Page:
Provision of the individual tubes 58 for providing the additional vacuum impulse forming where required facilitates the mold manufacturing as compared to a vacuum chamber associated with a plurality of less than all of the holes, since each particular mold may require a different application of vacuum for a different number of holes in a manner that can easily be done with the individual tubes.
As illustrated in FIG. 1, the vacuum impulse distributor 48 is located within the vacuum chamber 24 of the mold 20 to facilitate the connection to the tubes 58 that distribute the vacuum. This vacuum distributor 48 as shown in FIG. 4 has sides 60 communicating the tubes 58 with its vacuum impulse chamber 50.
As illustrated in FIG. 5, the end of each tube 58 adjacent the mold forming face 22 is received within an enlarged inner end 62 of the associated hole 26. Furthermore, the hole 26 outward from its enlarged inner end 62 has a size that is greater than the internal diameter of the tube 58 to facilitate the vacuum distribution. The tubes 58 actually utilized have an outer diameter of 5/16 of an inch (about 0.8 cm.) and an inner diameter of 1/4 of an inch (about 0.64 cm.), while the mold holes 26 have a diameter of 3/16 of an inch (about 0.48 cm.).
As illustrated in FIG. 1, the vacuum forming apparatus includes a flexible conduit 64 that communicates the valved vacuum reservoir 52 with the vacuum distributor 48 so as to permit vertical movement of the mold 20 during the glass sheet forming operation as previously described. A gas jet pump 66 such as of the type disclosed by U.S. Pat. No. 4,222,763 is mounted on the upper end of a vacuum duct 68 which communicates the gas jet pump with the vacuum chamber 24 of the mold 20. A rigid conduit 70 of the apparatus extends through the vacuum duct 68 to communicate the flexible conduit 64 with the vacuum distributor 48. Furthermore, the duct 68 includes a slide connection 72 to the mold 20 to permit movement of the mold with respect to the vacuum duct under the operation of the actuator 32 while still providing the communication of the gas jet pump 66 with the mold vacuum chamber 24.
While the preferred apparatus and method for carrying out the invention have been described in detail, those familiar with the art to which this invention relates will recognize various alternative designs and embodiments for practicing the invention as defined by the following claims.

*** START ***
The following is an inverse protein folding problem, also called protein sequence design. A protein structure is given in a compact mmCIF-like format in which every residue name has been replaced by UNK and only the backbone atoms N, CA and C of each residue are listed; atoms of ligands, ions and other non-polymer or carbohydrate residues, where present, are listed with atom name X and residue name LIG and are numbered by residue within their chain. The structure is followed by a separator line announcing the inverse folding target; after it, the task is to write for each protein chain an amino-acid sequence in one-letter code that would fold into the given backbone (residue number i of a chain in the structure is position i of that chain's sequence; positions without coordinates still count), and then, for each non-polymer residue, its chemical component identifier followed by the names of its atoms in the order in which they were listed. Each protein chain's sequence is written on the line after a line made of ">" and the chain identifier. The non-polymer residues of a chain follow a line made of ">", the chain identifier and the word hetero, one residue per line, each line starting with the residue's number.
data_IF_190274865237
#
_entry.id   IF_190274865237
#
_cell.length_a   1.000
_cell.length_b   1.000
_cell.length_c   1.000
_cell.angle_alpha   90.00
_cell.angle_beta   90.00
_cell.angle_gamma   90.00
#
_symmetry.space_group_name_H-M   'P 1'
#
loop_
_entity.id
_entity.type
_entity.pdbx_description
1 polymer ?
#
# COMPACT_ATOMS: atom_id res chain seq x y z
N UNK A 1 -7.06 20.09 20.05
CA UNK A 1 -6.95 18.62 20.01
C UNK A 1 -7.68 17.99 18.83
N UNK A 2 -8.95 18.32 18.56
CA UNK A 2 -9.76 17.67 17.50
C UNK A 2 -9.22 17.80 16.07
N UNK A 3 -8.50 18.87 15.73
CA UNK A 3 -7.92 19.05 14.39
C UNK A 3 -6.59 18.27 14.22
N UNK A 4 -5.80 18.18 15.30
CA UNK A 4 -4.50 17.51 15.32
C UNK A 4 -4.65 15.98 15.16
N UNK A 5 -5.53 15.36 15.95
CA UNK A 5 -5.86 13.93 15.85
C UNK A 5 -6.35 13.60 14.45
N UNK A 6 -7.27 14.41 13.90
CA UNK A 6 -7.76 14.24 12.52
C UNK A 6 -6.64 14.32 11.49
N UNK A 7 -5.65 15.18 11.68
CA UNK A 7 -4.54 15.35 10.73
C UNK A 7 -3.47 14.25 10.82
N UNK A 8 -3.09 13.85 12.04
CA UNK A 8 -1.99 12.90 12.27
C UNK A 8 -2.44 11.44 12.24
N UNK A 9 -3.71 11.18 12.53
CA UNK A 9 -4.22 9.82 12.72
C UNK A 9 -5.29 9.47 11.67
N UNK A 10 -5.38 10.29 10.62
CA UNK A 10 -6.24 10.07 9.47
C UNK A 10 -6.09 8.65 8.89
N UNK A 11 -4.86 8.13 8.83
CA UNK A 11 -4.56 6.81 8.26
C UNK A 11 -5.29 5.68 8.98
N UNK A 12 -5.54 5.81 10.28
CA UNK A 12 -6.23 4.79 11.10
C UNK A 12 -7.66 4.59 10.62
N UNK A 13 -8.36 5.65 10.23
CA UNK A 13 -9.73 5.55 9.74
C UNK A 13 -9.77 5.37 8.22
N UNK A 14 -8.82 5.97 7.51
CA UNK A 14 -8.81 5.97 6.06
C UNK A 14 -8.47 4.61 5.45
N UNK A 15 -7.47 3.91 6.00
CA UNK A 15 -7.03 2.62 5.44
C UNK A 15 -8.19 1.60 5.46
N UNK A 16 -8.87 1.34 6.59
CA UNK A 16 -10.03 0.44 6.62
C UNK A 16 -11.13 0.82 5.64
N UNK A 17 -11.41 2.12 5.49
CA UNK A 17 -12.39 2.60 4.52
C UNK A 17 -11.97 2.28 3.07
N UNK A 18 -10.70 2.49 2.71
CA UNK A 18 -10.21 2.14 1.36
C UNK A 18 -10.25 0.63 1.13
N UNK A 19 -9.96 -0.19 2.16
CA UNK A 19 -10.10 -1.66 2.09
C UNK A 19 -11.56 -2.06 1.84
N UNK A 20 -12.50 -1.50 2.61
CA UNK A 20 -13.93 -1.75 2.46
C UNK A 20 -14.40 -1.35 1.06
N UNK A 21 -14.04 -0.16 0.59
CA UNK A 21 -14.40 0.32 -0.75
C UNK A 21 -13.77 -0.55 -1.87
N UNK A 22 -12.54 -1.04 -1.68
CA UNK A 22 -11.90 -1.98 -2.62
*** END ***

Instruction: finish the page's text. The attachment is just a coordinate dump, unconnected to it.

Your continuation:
|Cited Patent||Filing date||Publication date||Applicant||Title|
|US4204854 *||Dec 11, 1978||May 27, 1980||Mcmaster Harold||Apparatus and method for bending glass sheets|
|US4222763 *||Dec 11, 1978||Sep 16, 1980||Mcmaster Harold||Gas jet pump, and apparatus using same|
|US4483702 *||May 24, 1983||Nov 20, 1984||Ppg Industries, Inc.||Multiple chamber vacuum holder used to shape glass sheets with means to isolate adjacent vacuum chambers|
|US4877437 *||Apr 29, 1988||Oct 31, 1989||Glasstech International L.P.||Vacuum platen for sharp bends|
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|US5318615 *||Sep 4, 1992||Jun 7, 1994||Nippon Sheet Glass Co., Ltd.||Method of and apparatus for forming bent sheet glass|
|US5376158 *||Mar 28, 1991||Dec 27, 1994||Glasstech, Inc.||Method for vacuum impulse forming of heated glass sheets|
|US5672189 *||Apr 12, 1995||Sep 30, 1997||Flachglas Aktiengesellschaft||Glass bending press application|
|US5755845 *||Jan 3, 1997||May 26, 1998||Pilkington Glass Limited||Method and apparatus for bending and tempering glass sheets|
|U.S. Classification||65/106, 65/287, 65/361, 65/157|
|International Classification||C03B23/023, C03B23/035|
|Oct 15, 1998||AS||Assignment|
Owner name: GLASSTECH, INC., OHIO
Free format text: ASSIGNMENT OF ASSIGNORS INTEREST;ASSIGNORS:CLARK, SCOTT L.;SHAW, THOMAS L.;BOLLIN, EDWARD G.;AND OTHERS;REEL/FRAME:009520/0607;SIGNING DATES FROM 19980917 TO 19981007
|Nov 27, 2000||AS||Assignment|
Owner name: BANK OF AMERICA, N.A., ILLINOIS
Free format text: SECURITY AGREEMENT;ASSIGNOR:GLASSTECH, INC.;REEL/FRAME:014268/0159
Effective date: 20000929
|Jul 17, 2002||AS||Assignment|
Owner name: UPS CAPITAL CORPORATION, GEORGIA
Free format text: SECURITY INTEREST;ASSIGNOR:GLASSTECH, INC.;REEL/FRAME:012896/0981
Effective date: 20020708
|Dec 30, 2002||FPAY||Fee payment|
Year of fee payment: 4
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Year of fee payment: 8
|Feb 18, 2011||FPAY||Fee payment|
Year of fee payment: 12